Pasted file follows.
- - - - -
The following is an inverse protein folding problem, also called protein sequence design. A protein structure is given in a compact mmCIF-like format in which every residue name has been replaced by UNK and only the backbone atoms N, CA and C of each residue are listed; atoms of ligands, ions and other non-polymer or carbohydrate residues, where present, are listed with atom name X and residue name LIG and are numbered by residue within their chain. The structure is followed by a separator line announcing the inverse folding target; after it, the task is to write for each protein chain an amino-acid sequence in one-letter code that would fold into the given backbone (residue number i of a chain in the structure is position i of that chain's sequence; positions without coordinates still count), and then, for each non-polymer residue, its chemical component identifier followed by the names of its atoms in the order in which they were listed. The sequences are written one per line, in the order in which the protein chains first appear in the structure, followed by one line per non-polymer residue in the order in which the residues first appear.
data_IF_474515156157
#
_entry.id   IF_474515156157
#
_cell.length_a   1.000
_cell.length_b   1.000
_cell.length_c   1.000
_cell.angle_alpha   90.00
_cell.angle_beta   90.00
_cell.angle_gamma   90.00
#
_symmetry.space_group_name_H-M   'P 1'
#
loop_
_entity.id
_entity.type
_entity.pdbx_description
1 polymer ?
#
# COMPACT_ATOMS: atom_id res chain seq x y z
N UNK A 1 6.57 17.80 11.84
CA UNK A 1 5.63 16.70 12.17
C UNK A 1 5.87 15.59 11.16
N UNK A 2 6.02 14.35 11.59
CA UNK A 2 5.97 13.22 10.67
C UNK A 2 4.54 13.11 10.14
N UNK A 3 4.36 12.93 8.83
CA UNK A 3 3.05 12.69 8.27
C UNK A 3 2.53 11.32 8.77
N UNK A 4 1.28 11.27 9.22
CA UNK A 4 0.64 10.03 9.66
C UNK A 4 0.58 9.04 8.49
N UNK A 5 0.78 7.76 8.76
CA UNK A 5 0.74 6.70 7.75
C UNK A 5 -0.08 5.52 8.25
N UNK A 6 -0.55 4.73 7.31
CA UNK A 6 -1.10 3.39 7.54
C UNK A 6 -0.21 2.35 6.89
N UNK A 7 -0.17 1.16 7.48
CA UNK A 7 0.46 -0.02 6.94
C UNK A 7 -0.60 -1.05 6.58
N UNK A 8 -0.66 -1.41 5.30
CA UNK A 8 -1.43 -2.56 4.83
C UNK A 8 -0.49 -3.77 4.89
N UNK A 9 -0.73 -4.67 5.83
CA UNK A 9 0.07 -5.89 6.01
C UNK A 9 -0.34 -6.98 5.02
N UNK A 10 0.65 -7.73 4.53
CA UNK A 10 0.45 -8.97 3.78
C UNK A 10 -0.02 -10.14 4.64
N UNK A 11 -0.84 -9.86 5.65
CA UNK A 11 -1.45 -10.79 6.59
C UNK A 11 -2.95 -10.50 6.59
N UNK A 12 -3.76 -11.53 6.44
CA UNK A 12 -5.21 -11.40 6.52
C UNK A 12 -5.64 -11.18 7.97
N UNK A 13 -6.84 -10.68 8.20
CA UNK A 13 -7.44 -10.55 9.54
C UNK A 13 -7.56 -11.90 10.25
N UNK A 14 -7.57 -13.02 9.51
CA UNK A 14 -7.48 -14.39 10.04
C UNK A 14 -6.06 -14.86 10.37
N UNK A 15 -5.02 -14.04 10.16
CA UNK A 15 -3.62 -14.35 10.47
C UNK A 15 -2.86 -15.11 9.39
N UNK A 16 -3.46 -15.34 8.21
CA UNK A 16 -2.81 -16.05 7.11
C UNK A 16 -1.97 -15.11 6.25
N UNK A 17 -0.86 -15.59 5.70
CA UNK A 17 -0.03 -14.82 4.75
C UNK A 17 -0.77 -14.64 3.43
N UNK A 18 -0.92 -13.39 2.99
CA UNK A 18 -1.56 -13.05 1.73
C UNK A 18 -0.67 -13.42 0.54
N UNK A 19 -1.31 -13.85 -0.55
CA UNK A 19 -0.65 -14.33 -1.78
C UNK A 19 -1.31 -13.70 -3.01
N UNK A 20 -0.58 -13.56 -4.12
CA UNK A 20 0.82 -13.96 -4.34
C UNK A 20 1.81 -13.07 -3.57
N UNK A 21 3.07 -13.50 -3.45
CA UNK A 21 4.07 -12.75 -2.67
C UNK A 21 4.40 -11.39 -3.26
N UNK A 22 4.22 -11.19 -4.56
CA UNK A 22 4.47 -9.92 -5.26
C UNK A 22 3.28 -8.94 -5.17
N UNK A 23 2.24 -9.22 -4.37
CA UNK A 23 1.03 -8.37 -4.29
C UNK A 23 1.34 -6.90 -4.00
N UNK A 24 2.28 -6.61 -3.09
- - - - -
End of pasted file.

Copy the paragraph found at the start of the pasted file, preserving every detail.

The following is an inverse protein folding problem, also called protein sequence design. A protein structure is given in a compact mmCIF-like format in which every residue name has been replaced by UNK and only the backbone atoms N, CA and C of each residue are listed; atoms of ligands, ions and other non-polymer or carbohydrate residues, where present, are listed with atom name X and residue name LIG and are numbered by residue within their chain. The structure is followed by a separator line announcing the inverse folding target; after it, the task is to write for each protein chain an amino-acid sequence in one-letter code that would fold into the given backbone (residue number i of a chain in the structure is position i of that chain's sequence; positions without coordinates still count), and then, for each non-polymer residue, its chemical component identifier followed by the names of its atoms in the order in which they were listed. The sequences are written one per line, in the order in which the protein chains first appear in the structure, followed by one line per non-polymer residue in the order in which the residues first appear.